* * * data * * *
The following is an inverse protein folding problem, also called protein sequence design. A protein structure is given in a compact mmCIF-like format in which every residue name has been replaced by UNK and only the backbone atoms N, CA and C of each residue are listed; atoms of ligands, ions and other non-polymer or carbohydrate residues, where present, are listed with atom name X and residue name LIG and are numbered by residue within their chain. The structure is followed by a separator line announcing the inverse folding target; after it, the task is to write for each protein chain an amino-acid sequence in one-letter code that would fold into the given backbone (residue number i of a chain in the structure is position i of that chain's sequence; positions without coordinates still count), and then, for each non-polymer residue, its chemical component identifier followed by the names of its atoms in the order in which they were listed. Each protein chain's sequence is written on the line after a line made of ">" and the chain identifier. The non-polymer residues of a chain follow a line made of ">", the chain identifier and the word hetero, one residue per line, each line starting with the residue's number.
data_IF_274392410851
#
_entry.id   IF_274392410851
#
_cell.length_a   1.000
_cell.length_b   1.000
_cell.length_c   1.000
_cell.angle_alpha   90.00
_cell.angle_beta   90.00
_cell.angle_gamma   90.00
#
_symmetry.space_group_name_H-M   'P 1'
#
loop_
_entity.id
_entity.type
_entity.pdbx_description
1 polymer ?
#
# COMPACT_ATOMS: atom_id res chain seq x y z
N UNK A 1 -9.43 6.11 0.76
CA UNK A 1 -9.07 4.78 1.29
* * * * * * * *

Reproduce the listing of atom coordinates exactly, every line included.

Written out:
The following is an inverse protein folding problem, also called protein sequence design. A protein structure is given in a compact mmCIF-like format in which every residue name has been replaced by UNK and only the backbone atoms N, CA and C of each residue are listed; atoms of ligands, ions and other non-polymer or carbohydrate residues, where present, are listed with atom name X and residue name LIG and are numbered by residue within their chain. The structure is followed by a separator line announcing the inverse folding target; after it, the task is to write for each protein chain an amino-acid sequence in one-letter code that would fold into the given backbone (residue number i of a chain in the structure is position i of that chain's sequence; positions without coordinates still count), and then, for each non-polymer residue, its chemical component identifier followed by the names of its atoms in the order in which they were listed. Each protein chain's sequence is written on the line after a line made of ">" and the chain identifier. The non-polymer residues of a chain follow a line made of ">", the chain identifier and the word hetero, one residue per line, each line starting with the residue's number.
data_IF_274392410851
#
_entry.id   IF_274392410851
#
_cell.length_a   1.000
_cell.length_b   1.000
_cell.length_c   1.000
_cell.angle_alpha   90.00
_cell.angle_beta   90.00
_cell.angle_gamma   90.00
#
_symmetry.space_group_name_H-M   'P 1'
#
loop_
_entity.id
_entity.type
_entity.pdbx_description
1 polymer ?
#
# COMPACT_ATOMS: atom_id res chain seq x y z
N UNK A 1 -9.43 6.11 0.76
CA UNK A 1 -9.07 4.78 1.29